Fortescue has won its High Court appeal over access to Rio Tinto and BHP’s iron ore rail networks in the Pilbara.
The Australian iron ore miner had been fighting for access to Rio’s Hammersly and Robe River lines, as well as BHP’s Goldsworthy and Mount Newman networks.
In 2010 the long running battle came to a head when the Australian Competition Tribunal rejected Fortescue’s push for access to BHP and Rio rail networks, and allowed the two major miners to retain full access to their own Pilbara rail lines.
The Tribunal rejected the application by Fortescue Metals and a group of junior miners to gain access to the rail lines, finding that access by these miners to Rio’s Hammersley lines and BHP’s Newman rails “would be contrary to the public interest.”
The Tribunal’s inquiry found that the actual costs in providing access had the potential of dwarfing whatever benefits might exist from avoiding duplication of lines.
However, despite this the Tribunal did find in favour of the applicants for access in regards Rio’s Robe River railway and BHP’s Goldsworthy line.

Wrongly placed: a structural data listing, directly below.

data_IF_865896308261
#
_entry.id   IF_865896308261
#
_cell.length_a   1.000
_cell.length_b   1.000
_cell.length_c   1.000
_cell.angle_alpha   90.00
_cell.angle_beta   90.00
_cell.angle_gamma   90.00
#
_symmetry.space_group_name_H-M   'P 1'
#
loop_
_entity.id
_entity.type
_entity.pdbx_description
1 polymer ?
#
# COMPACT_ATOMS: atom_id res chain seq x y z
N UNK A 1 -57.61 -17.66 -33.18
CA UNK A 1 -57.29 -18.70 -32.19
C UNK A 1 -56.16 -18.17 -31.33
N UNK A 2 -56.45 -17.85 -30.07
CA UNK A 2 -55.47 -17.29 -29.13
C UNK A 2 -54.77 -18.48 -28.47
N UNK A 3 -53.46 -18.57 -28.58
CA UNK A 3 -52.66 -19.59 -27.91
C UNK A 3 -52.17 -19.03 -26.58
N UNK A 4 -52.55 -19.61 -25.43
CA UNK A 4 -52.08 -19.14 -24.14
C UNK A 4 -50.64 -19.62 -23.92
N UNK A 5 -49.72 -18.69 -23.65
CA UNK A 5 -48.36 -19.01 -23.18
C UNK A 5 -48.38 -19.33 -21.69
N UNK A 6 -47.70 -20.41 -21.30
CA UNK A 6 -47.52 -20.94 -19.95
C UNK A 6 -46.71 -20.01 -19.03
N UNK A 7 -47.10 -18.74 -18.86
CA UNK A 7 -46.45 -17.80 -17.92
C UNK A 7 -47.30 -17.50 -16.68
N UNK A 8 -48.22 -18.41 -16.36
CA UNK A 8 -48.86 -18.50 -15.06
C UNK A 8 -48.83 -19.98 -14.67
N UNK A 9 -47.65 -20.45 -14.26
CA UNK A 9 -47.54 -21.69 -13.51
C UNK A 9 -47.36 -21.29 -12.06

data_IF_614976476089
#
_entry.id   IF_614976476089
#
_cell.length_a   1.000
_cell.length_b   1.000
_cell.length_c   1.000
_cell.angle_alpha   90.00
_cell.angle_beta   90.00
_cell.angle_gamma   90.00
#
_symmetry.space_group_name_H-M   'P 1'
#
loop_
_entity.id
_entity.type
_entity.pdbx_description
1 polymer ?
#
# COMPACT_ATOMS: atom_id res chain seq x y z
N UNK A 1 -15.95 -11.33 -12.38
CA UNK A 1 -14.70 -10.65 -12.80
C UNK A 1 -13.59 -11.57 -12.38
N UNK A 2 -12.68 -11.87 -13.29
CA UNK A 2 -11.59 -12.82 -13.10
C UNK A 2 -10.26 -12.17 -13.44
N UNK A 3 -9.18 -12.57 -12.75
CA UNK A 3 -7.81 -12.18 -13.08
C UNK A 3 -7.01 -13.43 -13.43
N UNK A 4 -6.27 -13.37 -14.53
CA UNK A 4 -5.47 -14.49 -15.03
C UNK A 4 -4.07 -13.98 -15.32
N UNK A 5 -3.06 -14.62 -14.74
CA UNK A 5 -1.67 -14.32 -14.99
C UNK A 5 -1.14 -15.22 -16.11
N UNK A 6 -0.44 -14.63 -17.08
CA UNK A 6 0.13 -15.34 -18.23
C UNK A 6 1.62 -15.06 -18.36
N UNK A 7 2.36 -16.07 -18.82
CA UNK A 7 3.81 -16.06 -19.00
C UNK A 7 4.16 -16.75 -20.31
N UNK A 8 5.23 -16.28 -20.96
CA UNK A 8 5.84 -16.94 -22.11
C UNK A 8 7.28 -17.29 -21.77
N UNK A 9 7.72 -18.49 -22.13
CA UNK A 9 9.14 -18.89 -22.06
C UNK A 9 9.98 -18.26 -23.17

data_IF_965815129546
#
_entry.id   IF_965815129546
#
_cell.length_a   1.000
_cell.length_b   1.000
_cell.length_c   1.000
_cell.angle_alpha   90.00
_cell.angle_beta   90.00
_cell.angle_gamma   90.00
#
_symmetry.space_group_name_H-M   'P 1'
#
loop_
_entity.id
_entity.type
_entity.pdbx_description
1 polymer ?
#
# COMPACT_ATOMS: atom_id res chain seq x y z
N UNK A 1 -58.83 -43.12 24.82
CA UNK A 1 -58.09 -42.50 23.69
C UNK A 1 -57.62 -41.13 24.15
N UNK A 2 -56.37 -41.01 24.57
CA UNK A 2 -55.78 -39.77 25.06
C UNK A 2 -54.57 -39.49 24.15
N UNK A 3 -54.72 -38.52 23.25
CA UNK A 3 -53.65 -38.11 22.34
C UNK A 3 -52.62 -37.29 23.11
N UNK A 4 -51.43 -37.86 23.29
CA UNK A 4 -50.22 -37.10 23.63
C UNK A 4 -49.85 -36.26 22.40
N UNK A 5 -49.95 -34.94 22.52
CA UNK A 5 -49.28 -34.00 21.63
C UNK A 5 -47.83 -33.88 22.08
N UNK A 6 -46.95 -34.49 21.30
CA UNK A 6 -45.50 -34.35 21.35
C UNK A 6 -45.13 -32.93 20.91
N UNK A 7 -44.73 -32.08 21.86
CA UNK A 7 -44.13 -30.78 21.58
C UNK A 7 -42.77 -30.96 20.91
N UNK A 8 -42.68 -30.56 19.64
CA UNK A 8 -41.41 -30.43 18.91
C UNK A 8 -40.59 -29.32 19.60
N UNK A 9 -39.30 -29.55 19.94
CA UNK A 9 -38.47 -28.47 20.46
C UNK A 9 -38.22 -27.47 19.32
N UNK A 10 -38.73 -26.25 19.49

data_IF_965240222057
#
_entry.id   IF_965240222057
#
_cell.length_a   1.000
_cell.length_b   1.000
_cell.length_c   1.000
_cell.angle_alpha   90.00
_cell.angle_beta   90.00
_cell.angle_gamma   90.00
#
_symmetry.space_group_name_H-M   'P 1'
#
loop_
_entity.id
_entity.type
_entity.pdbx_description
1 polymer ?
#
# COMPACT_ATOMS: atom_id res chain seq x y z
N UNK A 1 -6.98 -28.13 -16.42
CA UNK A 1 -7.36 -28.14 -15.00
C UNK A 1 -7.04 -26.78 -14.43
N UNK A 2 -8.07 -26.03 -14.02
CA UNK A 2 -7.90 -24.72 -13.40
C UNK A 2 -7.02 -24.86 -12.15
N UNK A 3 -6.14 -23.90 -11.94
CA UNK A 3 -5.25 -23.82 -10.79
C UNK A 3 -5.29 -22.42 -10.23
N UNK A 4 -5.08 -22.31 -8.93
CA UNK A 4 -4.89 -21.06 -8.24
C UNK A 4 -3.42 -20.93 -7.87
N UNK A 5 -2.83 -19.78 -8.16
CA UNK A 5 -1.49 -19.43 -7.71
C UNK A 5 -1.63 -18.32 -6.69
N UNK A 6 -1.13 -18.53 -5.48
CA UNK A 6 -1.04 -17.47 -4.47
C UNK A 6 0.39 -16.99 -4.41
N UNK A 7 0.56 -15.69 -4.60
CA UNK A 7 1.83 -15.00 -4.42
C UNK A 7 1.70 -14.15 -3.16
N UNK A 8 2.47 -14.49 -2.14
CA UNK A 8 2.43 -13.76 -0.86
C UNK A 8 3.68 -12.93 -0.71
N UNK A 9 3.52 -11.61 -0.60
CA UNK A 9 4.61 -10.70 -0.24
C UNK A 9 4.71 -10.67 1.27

Fortecue continued in its fight to gain full access to the Pilbara network, and was granted a High Court appeal late last year.
In its appeal FMG made technical arguments about the court’s interpretation of the law.
The High Court has now found that the Tribunal’s decision was not legal, according to the ABC.
This has now allowed Fortescue to again pursue access to the Pilbara rail lines.
Graham Short, from AMEC, explained there is still some way to go before a decision on access is reached.
“There’s obviously still further negotiations to be conducted and, as I understand it, it would still need to go through various tests so that it would be considered by the Australian Competition Tribunal.”
Rio Tinto came out against the decision, however it did note that it was “pleased to note that the High Court accepted its formulation of the proper test for the threshold question of whether a facility can be economically duplicated.
“The Minister and the Tribunal both applied the wrong test in determining this threshold issue, and the Tribunal will be bound to adopt the test Rio Tinto argued for on any reconsideration.”
Rio went on to add that its “integrated operations in the Pilbara would be severely impacted if third parties were permitted to run trains on the system. As the Tribunal noted, the potential disruption and diseconomy costs would dwarf whatever benefits might exist in permitting third party access”.